Forests | Centre for Science and Environment

Forests


The big idea for change: bamboo as grass

“Stroke of the pen” reform is critical as in many cases policy is dastardly and change is laggardly. The essential element is to find that big-ticket item that can have impact on a scale and at a pace that is needed. I believe Union environment and forests minister Jairam Ramesh’s letter addressed to all chief ministers clarifying that bamboo is indeed a grass and not timber, is such an item.

How government is subverting forest right act

By: Richard Mahapatra, Kumar Sambhav Shrivastava, Sumana Narayanan, Aparna Pallavi

Two tribal villages in Gadchiroli district of Maharashtra—Mendha Lekha and Marda— savoured victory when they won community rights over their forest resources in August last year. The rights conferred under the Forest Rights Act of 2006 include the right to collect and sell minor forest produce (MFP). These include tendu leaves used in beedis, and bamboo that have high commercial value and were under the forest department’s control. Winning the right to manage these resources meant economic liberation to the two villages.

Is bamboo a tree or a grass?

The definition is contested as the answer has immense economic implications. If bamboo is a tree or timber, it belongs to the forest department and can be auctioned to the paper and pulp industry, often at throwaway rates. If it is a grass, then it would be classified as a minor forest produce and people would have the right to cut bamboo for sale or for value addition by making furniture or baskets.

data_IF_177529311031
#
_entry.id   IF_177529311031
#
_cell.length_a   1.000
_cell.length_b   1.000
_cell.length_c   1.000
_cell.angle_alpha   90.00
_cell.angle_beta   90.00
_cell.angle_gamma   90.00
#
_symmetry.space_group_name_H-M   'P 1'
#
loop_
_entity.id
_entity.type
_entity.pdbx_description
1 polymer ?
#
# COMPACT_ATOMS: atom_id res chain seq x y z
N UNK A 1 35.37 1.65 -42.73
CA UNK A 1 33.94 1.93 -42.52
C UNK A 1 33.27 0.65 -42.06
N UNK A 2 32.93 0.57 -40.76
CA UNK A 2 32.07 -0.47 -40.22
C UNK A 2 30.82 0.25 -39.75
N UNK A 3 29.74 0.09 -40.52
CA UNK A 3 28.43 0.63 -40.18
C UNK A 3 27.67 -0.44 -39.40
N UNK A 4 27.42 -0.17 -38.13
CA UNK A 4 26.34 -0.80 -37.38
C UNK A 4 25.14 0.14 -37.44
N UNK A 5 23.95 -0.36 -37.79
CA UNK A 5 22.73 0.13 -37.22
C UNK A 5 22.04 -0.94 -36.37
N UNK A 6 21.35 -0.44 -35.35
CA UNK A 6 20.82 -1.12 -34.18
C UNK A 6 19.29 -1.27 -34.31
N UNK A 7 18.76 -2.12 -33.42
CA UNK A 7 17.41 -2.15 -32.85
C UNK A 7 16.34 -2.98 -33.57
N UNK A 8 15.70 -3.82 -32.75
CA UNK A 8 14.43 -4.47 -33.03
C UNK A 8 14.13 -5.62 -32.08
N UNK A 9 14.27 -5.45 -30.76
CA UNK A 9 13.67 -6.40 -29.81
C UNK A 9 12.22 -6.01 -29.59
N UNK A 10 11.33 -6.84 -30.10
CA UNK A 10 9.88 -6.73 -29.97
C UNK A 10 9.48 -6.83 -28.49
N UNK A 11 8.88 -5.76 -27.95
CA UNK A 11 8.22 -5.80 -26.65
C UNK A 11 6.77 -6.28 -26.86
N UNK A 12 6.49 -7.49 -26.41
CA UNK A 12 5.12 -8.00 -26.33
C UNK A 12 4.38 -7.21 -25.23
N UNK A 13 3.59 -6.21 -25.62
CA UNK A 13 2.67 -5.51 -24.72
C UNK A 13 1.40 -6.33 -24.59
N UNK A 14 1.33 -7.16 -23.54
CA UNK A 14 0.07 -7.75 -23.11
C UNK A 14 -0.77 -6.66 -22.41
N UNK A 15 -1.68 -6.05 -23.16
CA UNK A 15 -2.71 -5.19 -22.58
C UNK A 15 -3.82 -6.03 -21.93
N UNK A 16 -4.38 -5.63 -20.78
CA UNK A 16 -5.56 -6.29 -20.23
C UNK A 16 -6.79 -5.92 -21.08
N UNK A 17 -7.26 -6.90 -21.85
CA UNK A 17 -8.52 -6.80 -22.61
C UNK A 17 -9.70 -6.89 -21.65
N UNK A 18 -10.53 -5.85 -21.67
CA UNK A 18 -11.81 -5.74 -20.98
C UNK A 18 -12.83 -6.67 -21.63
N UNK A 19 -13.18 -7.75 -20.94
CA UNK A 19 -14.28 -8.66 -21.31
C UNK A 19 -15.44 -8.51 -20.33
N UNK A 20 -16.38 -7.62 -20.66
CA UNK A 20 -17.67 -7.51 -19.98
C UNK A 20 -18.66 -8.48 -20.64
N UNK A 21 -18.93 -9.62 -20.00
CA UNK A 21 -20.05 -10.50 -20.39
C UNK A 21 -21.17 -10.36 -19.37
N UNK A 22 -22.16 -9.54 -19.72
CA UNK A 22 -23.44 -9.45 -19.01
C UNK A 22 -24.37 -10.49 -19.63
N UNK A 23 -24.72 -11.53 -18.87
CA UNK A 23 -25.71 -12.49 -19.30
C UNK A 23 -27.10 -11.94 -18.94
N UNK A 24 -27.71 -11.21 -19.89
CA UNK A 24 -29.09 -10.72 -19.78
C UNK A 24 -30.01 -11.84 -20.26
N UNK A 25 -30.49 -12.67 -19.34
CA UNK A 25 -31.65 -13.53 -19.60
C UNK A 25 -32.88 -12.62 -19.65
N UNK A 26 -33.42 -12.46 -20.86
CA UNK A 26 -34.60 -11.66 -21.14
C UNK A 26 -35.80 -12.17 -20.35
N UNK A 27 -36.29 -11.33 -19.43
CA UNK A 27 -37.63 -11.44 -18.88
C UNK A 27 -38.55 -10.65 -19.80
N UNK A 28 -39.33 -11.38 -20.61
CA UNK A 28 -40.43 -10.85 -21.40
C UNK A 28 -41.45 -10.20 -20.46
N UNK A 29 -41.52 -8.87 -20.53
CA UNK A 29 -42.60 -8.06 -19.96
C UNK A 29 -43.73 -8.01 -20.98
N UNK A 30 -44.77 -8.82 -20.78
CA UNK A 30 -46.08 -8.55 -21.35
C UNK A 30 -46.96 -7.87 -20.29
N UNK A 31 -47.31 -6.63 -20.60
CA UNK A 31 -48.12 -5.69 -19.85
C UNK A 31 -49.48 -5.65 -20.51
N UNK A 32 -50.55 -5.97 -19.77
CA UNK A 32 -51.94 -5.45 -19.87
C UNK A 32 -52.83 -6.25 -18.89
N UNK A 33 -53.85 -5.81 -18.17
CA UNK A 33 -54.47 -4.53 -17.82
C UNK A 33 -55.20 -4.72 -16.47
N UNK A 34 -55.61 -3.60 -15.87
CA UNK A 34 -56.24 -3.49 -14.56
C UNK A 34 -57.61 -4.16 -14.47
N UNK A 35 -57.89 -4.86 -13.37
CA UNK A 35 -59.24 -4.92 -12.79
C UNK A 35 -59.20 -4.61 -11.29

CSE welcomes the government’s proposal to provide 26 per cent of mining profits to local communities

Critiques industry’s reported reticence in sharing its profits with project-affected people.

• New Delhi-based NGO Centre for Science and Environment (CSE) says the provision of benefit-sharing envisioned in the proposed Mines and Minerals (Development and Regulation) Act, 2010 is the “first step towards repairing and repaying the damages done to poor communities living on mineral-rich lands”

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August 21, 2010
Critiques industry’s reported reticence in sharing its profits with project-affected people.

Report of the high powered committee on statutory clearances

In April 2008 an expert group was set up under the chairmanship of the secretary of the Department of Economic Affairs. It comprised representatives of the three industry lobbies (CII, FICCI, Assocham), the privately-owned Infrastructure Leasing and Financial Services and Infrastructure Development and Finance Corporation and the government-owned India Infrastructure Finance Company Ltd.

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12 Fellows selected for the Eleventh CSE Media Fellowship - Justice at Bay : The Forest Rights Act

This fellowship was supported by Jamshedji Tata Trust

February 10, 2011 – April 10, 2011 

Millions of people are linked to forests, some derive their livelihoods from them, others call them home. The forests, however, are subjected to continuous exploitation due to varied reasons beyond the realm of sustenance, rendering the forest dwellers most vulnerable.

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Date : February 10, 2011 – April 10, 2011

Bullets are not the answer to development

The massacre of 76 policemen in Dantewada by naxalites is reprehensible. Yet we cannot brush aside the underlying poverty, deprivation and sheer lack of justice that are breeding tension and anger in vast areas of rural, tribal India. We cannot say that these developmental issues are long term—as the Congress spokesperson has reportedly said—while the immediate task is to annihilate the Naxalites.

Dont just count trees

Quality of forests is as important as tree cover

by B K P Sinha, former principal conservator of forests, Uttar Pradesh

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